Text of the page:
EL: So when the lights came on, you went back to your apartment.

MT: Yes. My sister know that everything survived, helped to clean all that, and fix everything. [Unclear] clean my [unclear], because it was like, oh, my god -- it was like throwing out whatever it is. It was throwing out. I take whatever I can, and the other one, I throw out.

EL: You can't take a chance.

MT: No. [Unclear]

EL: So what kind of food did you have? What kind of meals did you prepare?

MT: Chicken. [Laughter] [Unclear] and cook together. I do this, I share. I think we had fun, at least in that point, because we could have the meals together. Someone would do the dishes, someone cooked, someone helped cut and work in the kitchen. I did like chicken [unclear] for breakfast, like eggs -- whatever we've got in there. We shared pasta [unclear].

EL: And there were four of you, right?

MT: Four in my family, and my sister and my cousin. My neighbor -- my sister's neighbor was Laura, with her daughter. She have two daughters and two boys.

EL: So you did have some little kids around.

MT: No, they are big. They are big. But we cooked together, and we shared the meal. She said, "Oh, Maria, you cook so fast." And I said, "I don't have time to think about it." I cook early. I could see the light.

EL: You had to cook when it was daylight.

MT: Yes. [Unclear] This was the time I cook, and clean everything. Everybody who came, eat, and they had warm food, and I had everything [unclear] breakfast, I would do breakfast and clean everything. My sister [unclear] so I go out. Sometimes my daughter helped me in the kitchen, too, so at the time I went out I went to the Big Banner store, full of [unclear] water and --

EL: Oh, you went to Big Banner?

MT: Yes.

EL: Oh, my god, you're so nice.

MT: [Laughs] help for cleaning, and helping with all the food, putting it together, and throwing it out. It's sad, because my daughter, even when she was little, throwing the food out, because there are people who need more. Thank god we've got, but some people, they don't have. And I always tell my daughters, my kids, that [unclear] when some people don't have, we have something. Don't throw the food out. So it was sad to see all that in there. I went to help and stuff at the Big Banner. We get communication with friends and stuff, and I'm going every time that I go -- when I need some "milk," and he say, "Okay, Maria," because I was [unclear]. I think I realized that people care a lot, when we had that. It was difficult, because [unclear].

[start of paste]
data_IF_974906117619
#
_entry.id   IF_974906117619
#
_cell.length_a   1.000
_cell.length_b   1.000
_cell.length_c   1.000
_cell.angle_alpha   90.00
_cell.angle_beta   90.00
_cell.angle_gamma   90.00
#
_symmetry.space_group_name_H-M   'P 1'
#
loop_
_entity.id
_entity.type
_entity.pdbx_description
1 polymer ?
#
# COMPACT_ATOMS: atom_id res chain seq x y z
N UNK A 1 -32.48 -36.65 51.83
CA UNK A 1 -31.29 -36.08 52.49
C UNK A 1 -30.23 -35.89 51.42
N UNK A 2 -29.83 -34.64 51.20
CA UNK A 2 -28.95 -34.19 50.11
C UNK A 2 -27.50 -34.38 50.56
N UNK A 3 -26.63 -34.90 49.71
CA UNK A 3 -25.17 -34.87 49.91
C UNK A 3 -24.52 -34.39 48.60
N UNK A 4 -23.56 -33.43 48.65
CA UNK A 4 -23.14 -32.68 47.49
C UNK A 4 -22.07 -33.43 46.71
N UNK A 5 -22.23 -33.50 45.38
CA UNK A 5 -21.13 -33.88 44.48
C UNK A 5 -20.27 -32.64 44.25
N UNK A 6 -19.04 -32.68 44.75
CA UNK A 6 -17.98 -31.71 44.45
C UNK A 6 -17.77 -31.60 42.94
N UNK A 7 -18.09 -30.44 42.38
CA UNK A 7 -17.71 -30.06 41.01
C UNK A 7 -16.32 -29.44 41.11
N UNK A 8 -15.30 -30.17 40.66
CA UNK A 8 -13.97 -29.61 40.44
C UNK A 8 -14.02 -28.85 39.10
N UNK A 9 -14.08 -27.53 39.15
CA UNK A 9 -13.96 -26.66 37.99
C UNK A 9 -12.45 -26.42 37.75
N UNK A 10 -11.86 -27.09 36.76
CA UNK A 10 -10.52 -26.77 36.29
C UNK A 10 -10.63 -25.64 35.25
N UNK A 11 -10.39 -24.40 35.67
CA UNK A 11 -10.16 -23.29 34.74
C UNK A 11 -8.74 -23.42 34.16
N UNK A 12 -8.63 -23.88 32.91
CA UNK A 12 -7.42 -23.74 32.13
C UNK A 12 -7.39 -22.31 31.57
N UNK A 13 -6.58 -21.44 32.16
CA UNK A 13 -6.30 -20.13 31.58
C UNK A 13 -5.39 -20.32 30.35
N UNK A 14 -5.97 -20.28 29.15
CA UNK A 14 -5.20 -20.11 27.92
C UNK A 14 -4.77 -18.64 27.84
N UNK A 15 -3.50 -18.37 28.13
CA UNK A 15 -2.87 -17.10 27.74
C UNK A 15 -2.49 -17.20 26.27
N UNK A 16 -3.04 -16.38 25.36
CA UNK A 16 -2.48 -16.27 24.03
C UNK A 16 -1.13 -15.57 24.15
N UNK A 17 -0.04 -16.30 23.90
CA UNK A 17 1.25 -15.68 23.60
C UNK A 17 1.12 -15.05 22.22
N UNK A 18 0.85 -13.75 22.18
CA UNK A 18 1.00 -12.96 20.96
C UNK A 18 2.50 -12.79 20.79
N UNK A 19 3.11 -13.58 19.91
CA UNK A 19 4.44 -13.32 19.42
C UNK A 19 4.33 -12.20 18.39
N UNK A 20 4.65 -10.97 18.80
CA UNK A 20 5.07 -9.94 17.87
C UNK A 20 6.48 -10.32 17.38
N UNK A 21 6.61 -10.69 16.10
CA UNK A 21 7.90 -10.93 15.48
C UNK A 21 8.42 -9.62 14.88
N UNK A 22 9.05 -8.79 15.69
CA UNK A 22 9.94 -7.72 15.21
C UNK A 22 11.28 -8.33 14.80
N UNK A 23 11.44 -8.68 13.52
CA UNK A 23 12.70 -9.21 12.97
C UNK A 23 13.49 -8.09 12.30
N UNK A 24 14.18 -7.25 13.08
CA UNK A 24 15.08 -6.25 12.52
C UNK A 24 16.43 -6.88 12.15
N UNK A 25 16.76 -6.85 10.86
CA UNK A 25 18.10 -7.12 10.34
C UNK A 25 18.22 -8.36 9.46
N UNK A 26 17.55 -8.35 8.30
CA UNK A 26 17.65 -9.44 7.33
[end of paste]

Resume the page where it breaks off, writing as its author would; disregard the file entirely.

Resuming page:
EL: Do you [unclear] in Spanish?

MT: {Speaks Spanish) But it's like when something happens, at least we have each other to share, and [unclear] no worse than someplace, some country have, like they have the [unclear] in water, in the [unclear] water, when they take everything in some place. So for me, that's worse. We have to think that we had "life," and we have neighbors, and we have what we've got. We don't have nothing but we have each other, like our families and stuff. I think that nothing compares, that people need more than us, and for me that's [unclear]. In my heart, I think about everything that I've got, for my kids.

EL: Maria, thank you so much.

MT: Thank you.

EL: Thank you so much for telling us that. I just want to ask you one last thing. So you [unclear] from Puerto Rico. Have you ever experienced anything like this in Puerto Rico?

MT: Yes. I got involved with Hugo. It was like mostly --

EL: Oh, you were in that.

MT: Yes. It was flooding. We don't have water. We don't have lights. We don't have [unclear]. Yes. [Unclear] And I think that experience made me [unclear] a family share -- family, friends, neighbors -- and we [unclear] each other -- stayed together. Everything -- if you pass through something like that, you never forget. [Unclear] I give it my best, like a person. I give it my best to help, because I think the life is more important than anything. One day you have it and one day you don't have it, but at least you have each other. Because that is more important than anything. I can see a [unclear] I can see nothing, like I just think of what we've got now.

EL: All right, Maria. Thank you. Thanks for sharing your story with us.


People Torres, Maria
Date 2013
Year Range from 2013
Year Range to 2013
Search Terms Hurricane Sandy
Caption release
Imagefile 238\20130390017.TIF
Classification Storms
Disaster Preparedness
Government & Politics
Real Estate